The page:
THOSE people who daily ingest the Orwellian cavalcade of half-truths, outright lies, and distortions produced by state-run Belgrade television may well believe that United Nations sanctions against Serbia and Montenegro will end any day now.
At least, that is what President Slobodan Milosevic of Serbia wants its audiences to think.
With his Socialist Party of Serbia pulling out all of the stops to recapture a Serbian Assembly majority in Dec. 19 polls, Mr. Milosevic's main campaign appeal is that only an SPS victory will bring an end to the sanctions and the economic hardships they have created. Shelves are empty and inflation is out of control.
Only through the SPS can rump Yugoslavia (Serbia and Montenegro) defeat the international ``anti-Serb conspiracy'' and win a reprieve from further economic duress, assert the propaganda mandarins molding public opinion on state-run television.
To vote for other parties, the line goes, risks further suffering, more war, and a continuation of the sanctions imposed in May 1992 for Belgrade's sponsorship of the Bosnian Serb ``ethnic cleansing'' and conquest of 70 percent of Bosnia-Herzegovina.
There seems little doubt that the strategy will be a hit with the voters come election day.
Never mind that the United States has made it clear it has yet to see any reason to end the sanctions, blocking a bid by Russia to win UN approval to sell natural gas to Belgrade for use this winter in schools and hospitals.
Never mind the silence that greeted Milosevic's warning that his further cooperation on a Bosnia peace plan depends on the lifting of the oil and trade embargoes, the ban on international air traffic, and prohibitions on sports and cultural exchanges.
Never mind the total gridlock in the international peace process and the fading interest and lack of new ideas among the Western powers, particularly the US.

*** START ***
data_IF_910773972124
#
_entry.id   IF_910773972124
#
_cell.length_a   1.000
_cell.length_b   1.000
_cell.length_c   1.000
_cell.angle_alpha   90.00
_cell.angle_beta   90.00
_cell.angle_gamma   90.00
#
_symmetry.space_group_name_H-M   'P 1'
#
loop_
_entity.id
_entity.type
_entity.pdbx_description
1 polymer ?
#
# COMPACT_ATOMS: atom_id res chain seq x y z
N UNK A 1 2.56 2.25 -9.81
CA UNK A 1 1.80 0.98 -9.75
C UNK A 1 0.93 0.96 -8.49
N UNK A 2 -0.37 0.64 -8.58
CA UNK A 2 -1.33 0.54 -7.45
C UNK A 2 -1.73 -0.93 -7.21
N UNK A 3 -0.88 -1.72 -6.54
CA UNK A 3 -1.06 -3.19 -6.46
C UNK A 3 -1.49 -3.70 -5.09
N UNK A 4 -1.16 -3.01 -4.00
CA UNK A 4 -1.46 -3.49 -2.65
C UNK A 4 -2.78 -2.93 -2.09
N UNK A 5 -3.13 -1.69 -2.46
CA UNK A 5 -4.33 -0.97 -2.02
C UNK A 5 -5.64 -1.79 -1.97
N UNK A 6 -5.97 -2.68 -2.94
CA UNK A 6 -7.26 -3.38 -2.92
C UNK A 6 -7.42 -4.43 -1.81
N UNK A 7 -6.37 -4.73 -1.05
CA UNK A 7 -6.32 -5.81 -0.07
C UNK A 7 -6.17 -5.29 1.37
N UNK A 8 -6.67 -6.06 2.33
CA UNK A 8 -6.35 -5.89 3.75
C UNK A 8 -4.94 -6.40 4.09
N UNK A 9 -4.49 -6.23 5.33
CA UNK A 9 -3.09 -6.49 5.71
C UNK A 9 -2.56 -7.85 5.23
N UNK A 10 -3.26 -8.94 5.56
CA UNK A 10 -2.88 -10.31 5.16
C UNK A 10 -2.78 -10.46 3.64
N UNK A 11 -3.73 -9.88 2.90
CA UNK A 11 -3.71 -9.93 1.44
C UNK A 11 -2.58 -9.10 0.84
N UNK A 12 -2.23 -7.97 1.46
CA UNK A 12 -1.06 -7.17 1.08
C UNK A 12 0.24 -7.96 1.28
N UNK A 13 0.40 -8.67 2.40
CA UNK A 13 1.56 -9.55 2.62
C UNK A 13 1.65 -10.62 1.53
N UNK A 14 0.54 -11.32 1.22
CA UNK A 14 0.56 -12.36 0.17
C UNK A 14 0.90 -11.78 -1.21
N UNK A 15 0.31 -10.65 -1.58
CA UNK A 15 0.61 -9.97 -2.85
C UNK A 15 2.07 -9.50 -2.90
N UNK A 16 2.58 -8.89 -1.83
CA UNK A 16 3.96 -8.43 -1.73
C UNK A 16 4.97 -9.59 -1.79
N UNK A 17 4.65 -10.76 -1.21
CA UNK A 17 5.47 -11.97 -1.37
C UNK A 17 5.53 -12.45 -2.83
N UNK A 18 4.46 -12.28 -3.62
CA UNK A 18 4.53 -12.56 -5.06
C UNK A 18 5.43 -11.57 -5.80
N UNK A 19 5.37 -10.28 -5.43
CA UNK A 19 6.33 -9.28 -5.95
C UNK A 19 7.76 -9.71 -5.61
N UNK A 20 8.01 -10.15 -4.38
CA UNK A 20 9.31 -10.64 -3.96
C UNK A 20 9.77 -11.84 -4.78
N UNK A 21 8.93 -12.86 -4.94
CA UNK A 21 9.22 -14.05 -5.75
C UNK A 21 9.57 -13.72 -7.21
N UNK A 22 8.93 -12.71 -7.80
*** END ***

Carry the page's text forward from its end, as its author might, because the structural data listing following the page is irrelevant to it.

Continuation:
The perception of the world outside held by most of rump Yugoslavia's 10.5 million people is one that is shaped, molded, and modeled by the lenses of what critics call ``Slobovision.''
That image entirely depends on Milosevic's political priority of the moment. Right now, it is the elections.
So, for Belgrade television audiences, there are growing prospects for the lifting of sanctions.
First, the propaganda machine has vaunted the fact that Greece, Serbia's only remaining friend and an opponent of the sanctions, will assume the rotating chairmanship of the European Community in January.
Greek Prime Minister Karolos Papulias, during a visit to Belgrade on Nov. 8, told President Milosevic that Athens would push the international community to lift the embargoes.
Then there is an intensive diplomatic offensive by Yugoslav leaders to convince anyone who cares to listen about the ``injustice'' of the ``unfair'' sanctions.
Just about any statement opposing the measures, no matter the obscurity of its author, is given prime billing on the nightly news.
Finally, Milosevic has been earnestly laboring, with massive assistance from TV, to cultivate a new image for himself as a man of reason who is eager to work for peace, including arresting on war crimes charges the Serbian paramilitaries he once insisted never existed.
All this may ensure an election victory for the SPS. But viewers' memories are short.
Watch for a new programming lineup after Dec. 19 passes and the sanctions do not.